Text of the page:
Conservation Areas can be defined as areas of special architectural or historic interest, the character or appearance of which it is desirable to preserve or enhance.
The borough is fortunate in having many fine buildings and areas which are distinguished by their architecture, landscape and history. These create an attractive environment that often is the product of several different eras. These areas are important examples of our social, cultural and aesthetic history and must be safeguarded from indiscriminate or ill-considered change. These areas often contain listed buildings. However, it is not always enough to protect these buildings in isolation. Their surroundings and general environment are often of equal importance and Conservation Areas are intended to protect that environment.
There are currently 8 conservation areas in the borough. These are
To find out whether you live in a Conservation Area please view the Interactive Map.
Living in a conservation area
The designation of a conservation area indicates the council's positive commitment to these special areas and its intention to preserve and enhance the quality of the environment. However, conservation areas are not open-air museums but living communities which must be allowed to change over time in order to remain vital and prosperous. Consequently the emphasis is to guide and control development rather than to prevent it. It is important though that all new development should be sympathetic to the special architectural and aesthetic qualities of the area, particularly in terms of scale, design, materials and space between buildings.
The council has statutory powers to control changes within Conservation Areas and these include:
New development within the curtilage of a dwelling house is more strictly controlled for properties in a Conservation Area in regards to 'permitted development rights'. Further information can be accessed on the link to the right. New development includes small scale changes to homes such as the placement of a satellite dish. Please note that even if planning permission is not required Estate Management Consent is required for many residential properties in Welwyn Garden City.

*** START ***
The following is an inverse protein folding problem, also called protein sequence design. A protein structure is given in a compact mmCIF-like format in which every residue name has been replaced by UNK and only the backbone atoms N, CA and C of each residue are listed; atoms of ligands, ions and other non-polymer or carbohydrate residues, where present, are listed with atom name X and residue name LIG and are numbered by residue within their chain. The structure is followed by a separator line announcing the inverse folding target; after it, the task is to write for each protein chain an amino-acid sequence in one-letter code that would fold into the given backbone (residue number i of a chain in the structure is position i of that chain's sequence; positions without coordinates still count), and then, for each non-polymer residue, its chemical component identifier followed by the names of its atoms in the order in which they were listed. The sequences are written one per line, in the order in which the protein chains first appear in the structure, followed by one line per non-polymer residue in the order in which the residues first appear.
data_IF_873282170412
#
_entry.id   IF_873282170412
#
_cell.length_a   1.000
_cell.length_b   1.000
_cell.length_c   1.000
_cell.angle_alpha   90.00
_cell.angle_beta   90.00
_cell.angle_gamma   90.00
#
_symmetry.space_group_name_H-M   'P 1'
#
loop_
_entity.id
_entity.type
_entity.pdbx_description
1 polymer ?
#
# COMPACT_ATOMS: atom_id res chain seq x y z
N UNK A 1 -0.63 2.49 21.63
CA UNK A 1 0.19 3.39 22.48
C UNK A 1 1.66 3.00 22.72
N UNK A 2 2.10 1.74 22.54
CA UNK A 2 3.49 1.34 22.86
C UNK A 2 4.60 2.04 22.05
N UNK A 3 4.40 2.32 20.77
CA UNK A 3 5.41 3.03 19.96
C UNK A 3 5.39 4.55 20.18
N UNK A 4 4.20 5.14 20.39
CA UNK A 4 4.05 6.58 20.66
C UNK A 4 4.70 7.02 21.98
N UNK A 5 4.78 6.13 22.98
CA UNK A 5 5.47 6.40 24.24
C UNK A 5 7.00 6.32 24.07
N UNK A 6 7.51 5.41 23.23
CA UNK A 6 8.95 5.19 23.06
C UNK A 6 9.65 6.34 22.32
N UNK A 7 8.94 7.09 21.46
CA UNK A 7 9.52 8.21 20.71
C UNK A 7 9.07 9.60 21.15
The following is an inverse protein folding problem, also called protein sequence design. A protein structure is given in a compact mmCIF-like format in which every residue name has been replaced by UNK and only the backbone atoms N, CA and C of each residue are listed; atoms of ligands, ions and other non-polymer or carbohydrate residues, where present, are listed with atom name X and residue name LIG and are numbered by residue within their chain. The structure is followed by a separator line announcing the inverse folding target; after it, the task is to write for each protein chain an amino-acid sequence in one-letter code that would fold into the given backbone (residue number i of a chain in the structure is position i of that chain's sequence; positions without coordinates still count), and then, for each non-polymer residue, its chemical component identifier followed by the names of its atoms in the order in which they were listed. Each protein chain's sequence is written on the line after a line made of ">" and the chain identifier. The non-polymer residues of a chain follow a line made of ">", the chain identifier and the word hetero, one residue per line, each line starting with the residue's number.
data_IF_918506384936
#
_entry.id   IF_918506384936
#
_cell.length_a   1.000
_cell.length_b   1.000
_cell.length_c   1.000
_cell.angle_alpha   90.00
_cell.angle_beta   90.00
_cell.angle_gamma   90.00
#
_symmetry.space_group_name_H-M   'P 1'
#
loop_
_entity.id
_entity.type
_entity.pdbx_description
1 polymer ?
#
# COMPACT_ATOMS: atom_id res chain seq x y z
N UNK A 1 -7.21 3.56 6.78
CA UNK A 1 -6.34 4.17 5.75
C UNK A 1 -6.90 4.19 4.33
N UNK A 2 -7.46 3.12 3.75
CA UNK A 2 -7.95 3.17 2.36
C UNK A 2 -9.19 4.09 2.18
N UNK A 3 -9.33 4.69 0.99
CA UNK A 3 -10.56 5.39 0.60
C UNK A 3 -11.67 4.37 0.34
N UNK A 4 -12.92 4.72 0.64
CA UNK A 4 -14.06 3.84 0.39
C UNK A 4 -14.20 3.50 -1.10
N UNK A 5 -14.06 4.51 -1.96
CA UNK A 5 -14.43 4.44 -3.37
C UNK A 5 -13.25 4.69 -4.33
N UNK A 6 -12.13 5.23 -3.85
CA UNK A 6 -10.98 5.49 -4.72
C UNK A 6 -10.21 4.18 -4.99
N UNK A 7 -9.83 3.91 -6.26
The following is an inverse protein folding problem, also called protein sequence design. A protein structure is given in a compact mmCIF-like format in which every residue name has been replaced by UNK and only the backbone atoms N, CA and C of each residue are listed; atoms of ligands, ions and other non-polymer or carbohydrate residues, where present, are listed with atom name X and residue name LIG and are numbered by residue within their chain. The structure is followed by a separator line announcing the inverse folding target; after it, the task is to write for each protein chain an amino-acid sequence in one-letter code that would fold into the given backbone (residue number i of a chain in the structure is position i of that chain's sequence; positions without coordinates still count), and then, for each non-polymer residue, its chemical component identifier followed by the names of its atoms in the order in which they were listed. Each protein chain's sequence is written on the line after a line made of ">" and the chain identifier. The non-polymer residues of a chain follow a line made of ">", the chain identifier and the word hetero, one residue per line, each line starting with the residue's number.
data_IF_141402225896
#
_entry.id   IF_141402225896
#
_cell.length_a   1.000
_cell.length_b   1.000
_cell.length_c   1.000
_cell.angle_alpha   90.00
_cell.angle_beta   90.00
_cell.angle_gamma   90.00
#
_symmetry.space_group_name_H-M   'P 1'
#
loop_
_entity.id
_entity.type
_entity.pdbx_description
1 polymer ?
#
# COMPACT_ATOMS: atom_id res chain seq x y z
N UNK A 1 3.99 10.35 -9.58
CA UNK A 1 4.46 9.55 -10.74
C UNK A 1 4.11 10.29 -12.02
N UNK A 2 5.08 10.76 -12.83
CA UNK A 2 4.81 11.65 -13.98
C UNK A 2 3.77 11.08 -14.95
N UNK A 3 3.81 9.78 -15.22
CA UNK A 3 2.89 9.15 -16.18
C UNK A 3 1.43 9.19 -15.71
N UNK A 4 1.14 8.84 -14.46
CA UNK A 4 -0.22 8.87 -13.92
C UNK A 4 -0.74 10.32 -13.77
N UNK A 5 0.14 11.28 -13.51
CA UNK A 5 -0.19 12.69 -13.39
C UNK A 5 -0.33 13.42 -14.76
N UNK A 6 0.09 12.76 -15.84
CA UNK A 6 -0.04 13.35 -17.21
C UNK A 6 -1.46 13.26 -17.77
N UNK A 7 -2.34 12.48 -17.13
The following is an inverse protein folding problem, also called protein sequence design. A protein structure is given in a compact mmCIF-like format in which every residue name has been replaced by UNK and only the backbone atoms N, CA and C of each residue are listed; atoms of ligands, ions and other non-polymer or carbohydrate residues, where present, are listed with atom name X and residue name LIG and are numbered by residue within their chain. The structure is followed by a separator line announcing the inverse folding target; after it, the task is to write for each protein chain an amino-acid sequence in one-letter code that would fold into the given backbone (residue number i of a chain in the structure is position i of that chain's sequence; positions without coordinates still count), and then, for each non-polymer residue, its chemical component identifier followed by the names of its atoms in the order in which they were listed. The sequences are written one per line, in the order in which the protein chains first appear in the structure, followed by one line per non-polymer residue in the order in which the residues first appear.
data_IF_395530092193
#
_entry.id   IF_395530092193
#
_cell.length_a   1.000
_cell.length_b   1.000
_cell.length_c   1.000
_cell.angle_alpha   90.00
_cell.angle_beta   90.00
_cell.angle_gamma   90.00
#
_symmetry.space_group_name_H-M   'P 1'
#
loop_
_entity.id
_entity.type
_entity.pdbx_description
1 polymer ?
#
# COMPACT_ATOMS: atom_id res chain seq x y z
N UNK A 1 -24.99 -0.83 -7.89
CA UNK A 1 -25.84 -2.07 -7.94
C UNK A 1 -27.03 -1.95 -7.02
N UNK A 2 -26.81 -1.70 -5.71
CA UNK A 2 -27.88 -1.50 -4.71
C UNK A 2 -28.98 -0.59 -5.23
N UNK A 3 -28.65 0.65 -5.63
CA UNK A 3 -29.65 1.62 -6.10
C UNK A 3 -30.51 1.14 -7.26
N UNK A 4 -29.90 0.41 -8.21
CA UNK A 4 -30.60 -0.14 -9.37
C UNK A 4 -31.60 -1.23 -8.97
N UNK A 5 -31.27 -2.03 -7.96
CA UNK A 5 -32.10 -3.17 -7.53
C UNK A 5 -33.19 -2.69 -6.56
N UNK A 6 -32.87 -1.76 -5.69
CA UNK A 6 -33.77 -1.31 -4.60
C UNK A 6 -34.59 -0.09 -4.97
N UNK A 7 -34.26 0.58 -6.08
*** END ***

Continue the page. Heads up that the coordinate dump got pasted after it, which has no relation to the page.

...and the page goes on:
For new development where planning permission is required, the Council has the power to require a very high standard of design which is sympathetic to the existing environment. New development must make a positive contribution to the character of the area. In view of this the Council can require additional information in support of any planning application showing how the proposal will relate to the Conservation Area. This can mean the submission of elevations of adjacent buildings and examples of materials and colours in addition to information normally required to be submitted for development, such as elevations and floor plans. Usually only a fully detailed planning application will be considered, which should be accompanied by a design statement.
Demolition of buildings
Conservation Area Consent is required for the demolition in whole or part of most buildings and structures, including walls and outhouses. If demolition is being considered then advice should be sought from the council. Plus, consent may also be required under the Building Regulations and Welwyn Garden City Estate Management Scheme.
If you wish to fell, lop or top or uproot trees within a conservation area, you must give the council set notice in writing. It is an offence to carry out the work within that period without the consent of the council.
Repairs within a conservation area
The success of conservation areas depend upon the care which individual owners take with the maintenance and repair of their properties and in any alterations or extensions they make. For example original windows and doors should be repaired where possible, or replaced with new ones to match the originals in terms of materials used and details of their design. Even small changes can detract from the special character of an area and the value of properties.
This page was last updated on 09/11/2012